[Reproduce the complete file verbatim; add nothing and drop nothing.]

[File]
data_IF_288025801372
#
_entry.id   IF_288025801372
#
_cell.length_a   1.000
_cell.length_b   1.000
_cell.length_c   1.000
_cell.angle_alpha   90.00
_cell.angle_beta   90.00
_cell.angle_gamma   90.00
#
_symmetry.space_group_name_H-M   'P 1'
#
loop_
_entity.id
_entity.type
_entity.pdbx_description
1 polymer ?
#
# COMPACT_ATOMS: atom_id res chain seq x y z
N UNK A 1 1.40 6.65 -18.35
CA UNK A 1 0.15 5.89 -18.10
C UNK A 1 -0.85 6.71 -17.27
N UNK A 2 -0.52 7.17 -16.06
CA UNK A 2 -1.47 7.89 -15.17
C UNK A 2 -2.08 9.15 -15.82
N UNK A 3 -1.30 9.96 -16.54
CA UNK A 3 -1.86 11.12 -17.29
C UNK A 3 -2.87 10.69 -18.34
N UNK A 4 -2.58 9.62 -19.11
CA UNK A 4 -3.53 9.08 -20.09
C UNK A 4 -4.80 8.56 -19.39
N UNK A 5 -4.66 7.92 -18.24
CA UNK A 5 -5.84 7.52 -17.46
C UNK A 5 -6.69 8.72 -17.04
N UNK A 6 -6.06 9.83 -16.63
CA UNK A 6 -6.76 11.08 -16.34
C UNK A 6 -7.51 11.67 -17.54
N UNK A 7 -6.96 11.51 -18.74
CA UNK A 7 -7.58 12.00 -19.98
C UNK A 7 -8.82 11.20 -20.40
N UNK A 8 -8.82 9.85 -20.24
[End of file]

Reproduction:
data_IF_288025801372
#
_entry.id   IF_288025801372
#
_cell.length_a   1.000
_cell.length_b   1.000
_cell.length_c   1.000
_cell.angle_alpha   90.00
_cell.angle_beta   90.00
_cell.angle_gamma   90.00
#
_symmetry.space_group_name_H-M   'P 1'
#
loop_
_entity.id
_entity.type
_entity.pdbx_description
1 polymer ?
#
# COMPACT_ATOMS: atom_id res chain seq x y z
N UNK A 1 1.40 6.65 -18.35
CA UNK A 1 0.15 5.89 -18.10
C UNK A 1 -0.85 6.71 -17.27
N UNK A 2 -0.52 7.17 -16.06
CA UNK A 2 -1.47 7.89 -15.17
C UNK A 2 -2.08 9.15 -15.82
N UNK A 3 -1.30 9.96 -16.54
CA UNK A 3 -1.86 11.12 -17.29
C UNK A 3 -2.87 10.69 -18.34
N UNK A 4 -2.58 9.62 -19.11
CA UNK A 4 -3.53 9.08 -20.09
C UNK A 4 -4.80 8.56 -19.39
N UNK A 5 -4.66 7.92 -18.24
CA UNK A 5 -5.84 7.52 -17.46
C UNK A 5 -6.69 8.72 -17.04
N UNK A 6 -6.06 9.83 -16.63
CA UNK A 6 -6.76 11.08 -16.34
C UNK A 6 -7.51 11.67 -17.54
N UNK A 7 -6.96 11.51 -18.74
CA UNK A 7 -7.58 12.00 -19.98
C UNK A 7 -8.82 11.20 -20.40
N UNK A 8 -8.82 9.85 -20.24